Information asymmetry in decision from description versus decision from experience
Abstract (Via Liat Hadar & Craig R. Fox)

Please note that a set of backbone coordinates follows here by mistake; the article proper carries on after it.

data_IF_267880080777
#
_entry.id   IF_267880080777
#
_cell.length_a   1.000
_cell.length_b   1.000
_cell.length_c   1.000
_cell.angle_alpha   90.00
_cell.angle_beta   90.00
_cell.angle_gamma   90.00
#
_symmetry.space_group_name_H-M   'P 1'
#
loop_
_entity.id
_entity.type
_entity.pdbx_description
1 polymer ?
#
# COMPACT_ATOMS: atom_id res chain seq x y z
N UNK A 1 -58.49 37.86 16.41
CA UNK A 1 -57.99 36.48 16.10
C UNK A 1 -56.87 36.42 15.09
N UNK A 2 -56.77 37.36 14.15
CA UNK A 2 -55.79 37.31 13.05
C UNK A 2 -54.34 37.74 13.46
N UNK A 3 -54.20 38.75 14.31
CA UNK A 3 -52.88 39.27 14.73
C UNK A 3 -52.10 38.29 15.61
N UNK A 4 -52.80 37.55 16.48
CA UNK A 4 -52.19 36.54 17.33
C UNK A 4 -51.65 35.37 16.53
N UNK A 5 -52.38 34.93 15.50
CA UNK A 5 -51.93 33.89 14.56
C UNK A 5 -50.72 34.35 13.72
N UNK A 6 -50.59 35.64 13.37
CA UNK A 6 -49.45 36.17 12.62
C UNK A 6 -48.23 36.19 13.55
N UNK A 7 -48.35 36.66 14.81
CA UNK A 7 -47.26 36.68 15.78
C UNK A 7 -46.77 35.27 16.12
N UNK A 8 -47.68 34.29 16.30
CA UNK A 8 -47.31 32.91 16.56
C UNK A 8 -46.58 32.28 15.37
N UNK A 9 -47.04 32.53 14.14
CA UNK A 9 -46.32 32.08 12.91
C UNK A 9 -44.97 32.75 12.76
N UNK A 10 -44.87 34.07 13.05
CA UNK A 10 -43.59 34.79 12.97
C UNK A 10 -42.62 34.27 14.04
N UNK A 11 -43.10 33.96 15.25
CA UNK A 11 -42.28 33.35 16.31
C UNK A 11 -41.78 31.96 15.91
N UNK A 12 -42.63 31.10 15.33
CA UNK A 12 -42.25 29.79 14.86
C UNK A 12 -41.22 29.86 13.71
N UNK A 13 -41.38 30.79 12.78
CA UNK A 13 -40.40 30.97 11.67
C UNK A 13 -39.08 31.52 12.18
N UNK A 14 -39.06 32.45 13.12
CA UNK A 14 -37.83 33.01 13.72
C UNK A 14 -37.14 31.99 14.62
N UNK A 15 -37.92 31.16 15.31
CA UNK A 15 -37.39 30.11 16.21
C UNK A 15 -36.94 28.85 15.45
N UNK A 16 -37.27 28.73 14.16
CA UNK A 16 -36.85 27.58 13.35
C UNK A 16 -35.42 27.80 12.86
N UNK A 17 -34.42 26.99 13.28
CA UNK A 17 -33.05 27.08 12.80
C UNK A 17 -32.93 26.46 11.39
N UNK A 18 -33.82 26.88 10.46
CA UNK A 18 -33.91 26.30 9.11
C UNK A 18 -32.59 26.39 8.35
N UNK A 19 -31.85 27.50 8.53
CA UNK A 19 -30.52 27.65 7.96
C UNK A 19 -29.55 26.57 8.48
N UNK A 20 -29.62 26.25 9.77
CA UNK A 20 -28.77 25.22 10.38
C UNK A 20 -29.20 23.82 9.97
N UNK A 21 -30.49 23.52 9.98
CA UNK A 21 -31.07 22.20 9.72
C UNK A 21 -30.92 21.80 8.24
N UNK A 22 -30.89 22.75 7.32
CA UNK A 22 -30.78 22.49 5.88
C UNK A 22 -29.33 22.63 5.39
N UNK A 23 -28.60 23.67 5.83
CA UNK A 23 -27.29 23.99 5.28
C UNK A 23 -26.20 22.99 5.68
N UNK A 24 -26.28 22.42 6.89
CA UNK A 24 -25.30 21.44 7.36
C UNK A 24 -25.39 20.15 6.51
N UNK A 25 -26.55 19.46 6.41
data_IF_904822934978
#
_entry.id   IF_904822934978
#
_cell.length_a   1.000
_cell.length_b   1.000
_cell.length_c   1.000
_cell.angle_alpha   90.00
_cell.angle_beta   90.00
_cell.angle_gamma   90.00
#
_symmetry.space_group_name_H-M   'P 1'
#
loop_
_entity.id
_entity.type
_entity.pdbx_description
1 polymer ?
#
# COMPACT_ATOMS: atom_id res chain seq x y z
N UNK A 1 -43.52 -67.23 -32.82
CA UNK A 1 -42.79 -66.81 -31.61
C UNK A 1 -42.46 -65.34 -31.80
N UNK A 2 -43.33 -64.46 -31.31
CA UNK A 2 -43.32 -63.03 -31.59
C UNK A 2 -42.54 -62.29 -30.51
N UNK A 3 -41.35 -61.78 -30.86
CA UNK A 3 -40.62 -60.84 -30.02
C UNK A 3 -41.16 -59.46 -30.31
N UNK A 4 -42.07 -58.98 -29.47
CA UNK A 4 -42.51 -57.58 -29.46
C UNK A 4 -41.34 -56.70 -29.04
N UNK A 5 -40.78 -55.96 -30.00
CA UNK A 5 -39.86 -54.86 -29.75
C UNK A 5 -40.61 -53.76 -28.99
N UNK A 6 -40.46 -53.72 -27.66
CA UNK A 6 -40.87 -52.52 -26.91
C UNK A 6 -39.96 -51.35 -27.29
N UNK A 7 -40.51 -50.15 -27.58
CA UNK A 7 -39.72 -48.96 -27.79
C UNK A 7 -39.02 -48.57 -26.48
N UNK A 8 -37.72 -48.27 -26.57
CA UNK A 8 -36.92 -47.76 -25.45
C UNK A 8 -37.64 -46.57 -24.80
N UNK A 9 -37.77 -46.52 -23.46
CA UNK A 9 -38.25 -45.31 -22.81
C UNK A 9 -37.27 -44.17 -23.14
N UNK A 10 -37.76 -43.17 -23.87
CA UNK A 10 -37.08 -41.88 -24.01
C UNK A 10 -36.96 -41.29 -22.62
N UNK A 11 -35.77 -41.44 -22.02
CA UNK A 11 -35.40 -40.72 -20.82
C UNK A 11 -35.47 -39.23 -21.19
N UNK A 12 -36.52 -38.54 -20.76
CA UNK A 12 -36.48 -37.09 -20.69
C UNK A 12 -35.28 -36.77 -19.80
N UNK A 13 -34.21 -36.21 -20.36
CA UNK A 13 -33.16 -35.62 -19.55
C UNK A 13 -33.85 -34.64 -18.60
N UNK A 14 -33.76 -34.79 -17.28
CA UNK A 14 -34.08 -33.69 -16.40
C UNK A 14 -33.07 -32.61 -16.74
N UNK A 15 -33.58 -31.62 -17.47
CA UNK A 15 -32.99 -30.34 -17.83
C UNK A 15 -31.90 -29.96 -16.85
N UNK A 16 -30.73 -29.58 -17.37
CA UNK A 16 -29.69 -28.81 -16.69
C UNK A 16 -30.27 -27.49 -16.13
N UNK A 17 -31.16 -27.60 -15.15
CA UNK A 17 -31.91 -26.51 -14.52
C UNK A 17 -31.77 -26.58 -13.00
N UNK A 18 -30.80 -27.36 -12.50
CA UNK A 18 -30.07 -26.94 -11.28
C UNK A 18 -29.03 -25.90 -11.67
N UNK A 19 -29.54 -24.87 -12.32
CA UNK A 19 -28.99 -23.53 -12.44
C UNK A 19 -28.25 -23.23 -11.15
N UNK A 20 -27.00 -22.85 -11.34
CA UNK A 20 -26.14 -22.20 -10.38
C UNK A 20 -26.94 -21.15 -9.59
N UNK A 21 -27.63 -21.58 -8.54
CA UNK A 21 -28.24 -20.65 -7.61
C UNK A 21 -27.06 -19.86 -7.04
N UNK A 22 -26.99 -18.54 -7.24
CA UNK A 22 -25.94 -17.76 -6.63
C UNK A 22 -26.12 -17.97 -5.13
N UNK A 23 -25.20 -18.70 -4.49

In this paper we investigate the claim that decisions from experience (in which the features of lotteries are learned through a sampling process) differ from decisions from description (in which features of lotteries are explicitly described). We find that the experience-description gap is not as robust as has been previously assumed. We argue that when this gap appears it is driven to a large extent by asymmetries in information concerning which events are possible and which are certain. First, we find that, when experience-based decision makers sample events without error and then are told what outcomes are associated with each possible event, they are risk seeking for low-probability gains and risk averse for high-probability gains, as in description-based decision making. Second, we find that the experience description gap for low-probability outcomes appears when rare outcomes are never experienced but disappears when: 1) all distinct outcomes are experienced at least once or 2) never-experienced outcomes are described as possibilities. Third, we find that the experience-description gap for high-probability outcomes is pronounced when decision makers previously experience lotteries that both offered the possibility of a zero outcome (which presumably makes them doubt that an always-experienced outcome is certain), but disappears when they have not previously experienced such lotteries.